Edited by Wang XL and Ren SY Proofread by Xu FM
Published online Oct 1, 2004. doi: 10.3748/WJG.v10.i19.2901
Revised: February 19, 2004
Accepted: February 26, 2004
Published online: October 1, 2004
AIM: To assess the effects of intramuscular analgesics (morphine, Ap-237, pethidine and tramadol) on human Oddi's sphincter motility with choledochoscope manometry.
METHODS: A total of 70 patients having T tubes after cholecystectomy and choledochotomy were assessed by choledochoscope manometry. They were randomly divided into morphine group, Ap-237 group, pethidine group and tramadol group. Basal pressure of Oddi's sphincter (BPOS), amplitude of phasic contractions (SOCA), frequency of phasic contractions (SOF), duration of phasic contractions (SOD), duodenal pressure (DP) and common bile duct pressure (CBDP) were scored and analyzed. All narcotic analgesic drugs were administered intramuscularly.
RESULTS: Levels of BPOS, SOCA and SOF were increased after injection of morphine and Ap-237 (P < 0.05), level of CBDP was increased from 4.97 ± 3.87 mmHg to 8.62 ± 7.43 mmHg (10 min later) and 7.32 ± 5.95 mmHg (20 min later) after injection of morphine (P < 0.01). No apparent change occurred after intramuscular injection of pethidine. Level of BPOS was increased from 7.01 ± 5.50 mmHg to 2.87 ± 2.78 mmHg 10 min after injection of tramadol and SOCA was decreased from 63.34 ± 35.29 mmHg to 45.90 ± 27.86 mmHg (10 min later, P < 0.05) and 35.97 ± 24.30 (20 min later, P < 0.01) after administration of tramadol.
CONCLUSION: All these findings indicate that Oddi’s sphincter manometry via choledochoscope is a practical and new way to study the dynamics of Oddi’ s sphincter. The regular dose of morphine and Ap-237 could increase BPOS, SOF and SOCA. Morphine could increase the level of CBDP, demonstrating an excitatory effect on the sphincter of Oddi. Pethidine had no effect on Oddi's sphincter motility. Tramadol shows an inhibitory effect on the motility of the sphincter of Oddi and decreases levels of BPOS and SOCA.
Citation: Wu SD, Zhang ZH, Jin JZ, Kong J, Wang W, Zhang Q, Li DY, Wang MF. Effects of narcotic analgesic drugs on human Oddi’s sphincter motility. World J Gastroenterol 2004; 10(19): 2901-2904
Morphine can cause excitatory effect on Oddi's sphincter motility and therefore induces upper abdominal pain with characteristics of biliary colic in some patients. Morphine could increase intrabiliary duct pressure[1-3], and delay bile flow to the duodenum, for this reason, other opioid analgesics rather than morphine are recommended clinically to relieve the pain, especially biliary pain. It is believed that pethidine has less effect on the sphincter than morphine and therefore is usually the drug of choice for pain relief in acute pancreatitis. Pethidine is also commonly used during endoscopic retrograde cholangiopancreatography (ERCP). Because of potential interference, all narcotic analgesic drugs, including pethidine, are proscribed during Oddi's sphincter manometry (OSM). However, the performance of OSM with only diazepam sedation was difficult as pethidine markedly improves ERCP tolerance.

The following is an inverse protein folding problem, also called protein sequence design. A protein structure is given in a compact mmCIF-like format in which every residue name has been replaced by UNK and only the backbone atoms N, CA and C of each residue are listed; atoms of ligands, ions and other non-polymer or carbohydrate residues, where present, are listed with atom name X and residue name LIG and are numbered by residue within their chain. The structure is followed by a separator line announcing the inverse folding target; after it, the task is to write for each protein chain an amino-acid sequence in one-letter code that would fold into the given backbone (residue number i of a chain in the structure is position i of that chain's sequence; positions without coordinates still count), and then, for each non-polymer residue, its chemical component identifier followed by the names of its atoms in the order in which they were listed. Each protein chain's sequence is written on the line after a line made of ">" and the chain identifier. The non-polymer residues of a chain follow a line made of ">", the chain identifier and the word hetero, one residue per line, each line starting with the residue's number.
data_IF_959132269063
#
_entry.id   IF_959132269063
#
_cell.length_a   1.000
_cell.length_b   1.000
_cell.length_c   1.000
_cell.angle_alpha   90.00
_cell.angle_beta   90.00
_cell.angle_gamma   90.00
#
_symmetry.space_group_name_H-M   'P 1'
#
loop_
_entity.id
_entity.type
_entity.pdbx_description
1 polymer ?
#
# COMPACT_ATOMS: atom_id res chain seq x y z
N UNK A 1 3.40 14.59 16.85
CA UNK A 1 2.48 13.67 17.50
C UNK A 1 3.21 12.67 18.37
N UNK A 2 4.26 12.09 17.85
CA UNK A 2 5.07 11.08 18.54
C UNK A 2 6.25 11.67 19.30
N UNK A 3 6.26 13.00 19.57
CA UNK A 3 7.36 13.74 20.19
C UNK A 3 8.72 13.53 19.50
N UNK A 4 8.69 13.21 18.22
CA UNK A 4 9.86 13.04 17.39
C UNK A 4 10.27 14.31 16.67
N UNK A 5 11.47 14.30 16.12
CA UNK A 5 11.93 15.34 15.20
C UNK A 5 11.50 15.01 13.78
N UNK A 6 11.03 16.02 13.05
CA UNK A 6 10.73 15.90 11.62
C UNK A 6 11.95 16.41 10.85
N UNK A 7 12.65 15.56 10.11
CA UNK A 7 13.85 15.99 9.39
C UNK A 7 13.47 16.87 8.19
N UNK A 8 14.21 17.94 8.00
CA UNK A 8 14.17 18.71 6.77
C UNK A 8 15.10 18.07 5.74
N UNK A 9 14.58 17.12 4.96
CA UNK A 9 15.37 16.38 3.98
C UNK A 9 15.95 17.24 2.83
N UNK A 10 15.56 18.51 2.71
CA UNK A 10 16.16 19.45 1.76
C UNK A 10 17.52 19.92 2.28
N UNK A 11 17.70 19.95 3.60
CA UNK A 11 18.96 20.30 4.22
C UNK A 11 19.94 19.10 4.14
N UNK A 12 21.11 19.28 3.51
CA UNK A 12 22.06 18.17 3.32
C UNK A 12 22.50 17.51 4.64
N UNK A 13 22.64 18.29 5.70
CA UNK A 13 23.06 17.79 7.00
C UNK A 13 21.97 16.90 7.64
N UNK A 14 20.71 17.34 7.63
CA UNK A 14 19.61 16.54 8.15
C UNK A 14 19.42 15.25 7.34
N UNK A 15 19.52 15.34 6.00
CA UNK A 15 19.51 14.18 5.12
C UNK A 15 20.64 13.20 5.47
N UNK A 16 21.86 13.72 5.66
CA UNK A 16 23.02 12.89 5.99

The aim of this study was to evaluate the effects of four analgesic drugs on human Oddi’s sphincter motility by choledochoscope manometry, and to understand the different clinical responses to analgesics.
OSM was performed for 70 patients (25 men, 45 women, and mean age 55.5 years, range 35-77 years) with PENTAX choledochoscope at the Second Affiliated Hospital of China Medical University between November 2001 and December 2003. All patients underwent cholecystectomy and choledochotomy, at least 1.5 mo (mean 2.5 mo) after T tube drainage. The patients were fasted overnight before manometry.
A triple lumen polyethylene manometry catheter 200 cm in length with an outer diameter of 1.7 mm was used for manometry. The three side holes in the distal end were located 2 mm apart. Sterile water was infused through the catheter at a flow rate of 0.5 mL/min by a hydraulic capillary infusion system. PC polygraph HR (Swedish CTD-Synetics medical company) and relevant program were used to record and analyze the tracings. Manometry was performed after all the stones were removed from the common bile duct. The catheter was introduced via the side-pore of choledochoscope into duodenum directly, when the pressure was stable, duodenal pressure-curve was recorded. It was then withdrawn in a stepwise fashion, the position of catheter in the sphincter could be confirmed by direct observation through choledochoscope or by the characteristic pressure changes on the screen. The Oddi’s sphincter and common bile duct motility tracings were recorded respectively. Drugs were administered intramuscularly at 10 min intervals.
Patients were randomly administered one of the four different drugs. Morphine was administered in a dose of 0.1 mg/kg after the first measurement, the second and third manometries were performed respectively 10 min and 20 min later. Each of the other three analgesics was administered in a dose of 1 mg/kg. The procedures were same as in morphine group.